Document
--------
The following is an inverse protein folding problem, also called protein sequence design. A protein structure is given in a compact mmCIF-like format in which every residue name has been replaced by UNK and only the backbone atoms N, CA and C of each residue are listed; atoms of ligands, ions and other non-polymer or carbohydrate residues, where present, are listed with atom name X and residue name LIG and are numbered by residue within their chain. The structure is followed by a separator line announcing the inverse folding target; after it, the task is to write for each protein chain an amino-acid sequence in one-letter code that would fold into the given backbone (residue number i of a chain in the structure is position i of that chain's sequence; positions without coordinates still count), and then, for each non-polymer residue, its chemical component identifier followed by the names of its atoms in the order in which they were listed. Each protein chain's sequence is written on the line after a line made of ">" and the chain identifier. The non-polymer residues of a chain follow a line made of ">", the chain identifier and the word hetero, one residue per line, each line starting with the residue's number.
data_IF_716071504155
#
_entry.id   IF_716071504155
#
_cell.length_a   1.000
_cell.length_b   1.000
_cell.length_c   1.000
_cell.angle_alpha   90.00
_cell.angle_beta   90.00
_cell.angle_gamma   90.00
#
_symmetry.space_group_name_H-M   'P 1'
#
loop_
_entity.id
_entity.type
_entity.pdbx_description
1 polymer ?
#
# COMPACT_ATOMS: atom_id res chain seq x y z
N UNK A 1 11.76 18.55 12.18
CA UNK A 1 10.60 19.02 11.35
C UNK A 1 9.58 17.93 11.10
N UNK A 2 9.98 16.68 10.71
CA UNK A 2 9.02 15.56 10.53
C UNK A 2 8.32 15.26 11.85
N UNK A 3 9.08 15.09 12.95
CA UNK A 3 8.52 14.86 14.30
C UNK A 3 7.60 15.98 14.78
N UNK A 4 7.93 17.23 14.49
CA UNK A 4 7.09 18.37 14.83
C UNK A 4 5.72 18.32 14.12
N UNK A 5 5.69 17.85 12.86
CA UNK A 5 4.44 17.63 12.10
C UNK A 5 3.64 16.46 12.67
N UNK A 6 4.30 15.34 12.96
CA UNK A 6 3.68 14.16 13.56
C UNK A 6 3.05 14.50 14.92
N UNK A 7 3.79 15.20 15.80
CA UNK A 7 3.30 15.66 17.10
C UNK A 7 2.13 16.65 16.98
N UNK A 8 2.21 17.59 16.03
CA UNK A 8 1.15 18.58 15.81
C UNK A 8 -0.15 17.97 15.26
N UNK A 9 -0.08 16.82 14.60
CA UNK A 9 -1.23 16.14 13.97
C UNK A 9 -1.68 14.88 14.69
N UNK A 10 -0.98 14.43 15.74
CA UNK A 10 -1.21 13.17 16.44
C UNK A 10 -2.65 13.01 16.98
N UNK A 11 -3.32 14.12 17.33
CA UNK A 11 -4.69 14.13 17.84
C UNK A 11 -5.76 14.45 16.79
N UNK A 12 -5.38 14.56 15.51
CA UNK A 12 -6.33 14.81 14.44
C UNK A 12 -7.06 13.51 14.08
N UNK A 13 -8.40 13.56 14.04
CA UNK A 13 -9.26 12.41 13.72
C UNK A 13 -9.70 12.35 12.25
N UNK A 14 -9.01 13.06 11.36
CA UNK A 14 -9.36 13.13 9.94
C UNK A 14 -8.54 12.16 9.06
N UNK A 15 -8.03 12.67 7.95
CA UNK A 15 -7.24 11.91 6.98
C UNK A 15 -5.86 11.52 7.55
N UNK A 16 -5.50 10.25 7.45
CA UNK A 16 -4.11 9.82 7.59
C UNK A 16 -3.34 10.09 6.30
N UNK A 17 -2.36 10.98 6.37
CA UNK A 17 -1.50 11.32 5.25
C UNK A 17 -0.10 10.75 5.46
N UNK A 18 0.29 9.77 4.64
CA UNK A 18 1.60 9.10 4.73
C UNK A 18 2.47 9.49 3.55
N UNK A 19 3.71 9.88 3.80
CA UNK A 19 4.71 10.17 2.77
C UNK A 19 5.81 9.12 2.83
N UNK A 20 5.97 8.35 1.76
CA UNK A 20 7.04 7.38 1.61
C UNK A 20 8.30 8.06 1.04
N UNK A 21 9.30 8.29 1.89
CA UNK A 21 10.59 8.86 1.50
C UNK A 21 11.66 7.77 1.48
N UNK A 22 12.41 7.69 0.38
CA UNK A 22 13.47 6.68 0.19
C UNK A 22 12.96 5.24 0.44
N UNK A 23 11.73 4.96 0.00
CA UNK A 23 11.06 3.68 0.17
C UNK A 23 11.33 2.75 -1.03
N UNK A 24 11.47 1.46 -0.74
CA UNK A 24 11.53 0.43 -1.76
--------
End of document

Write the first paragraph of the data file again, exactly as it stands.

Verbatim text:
The following is an inverse protein folding problem, also called protein sequence design. A protein structure is given in a compact mmCIF-like format in which every residue name has been replaced by UNK and only the backbone atoms N, CA and C of each residue are listed; atoms of ligands, ions and other non-polymer or carbohydrate residues, where present, are listed with atom name X and residue name LIG and are numbered by residue within their chain. The structure is followed by a separator line announcing the inverse folding target; after it, the task is to write for each protein chain an amino-acid sequence in one-letter code that would fold into the given backbone (residue number i of a chain in the structure is position i of that chain's sequence; positions without coordinates still count), and then, for each non-polymer residue, its chemical component identifier followed by the names of its atoms in the order in which they were listed. Each protein chain's sequence is written on the line after a line made of ">" and the chain identifier. The non-polymer residues of a chain follow a line made of ">", the chain identifier and the word hetero, one residue per line, each line starting with the residue's number.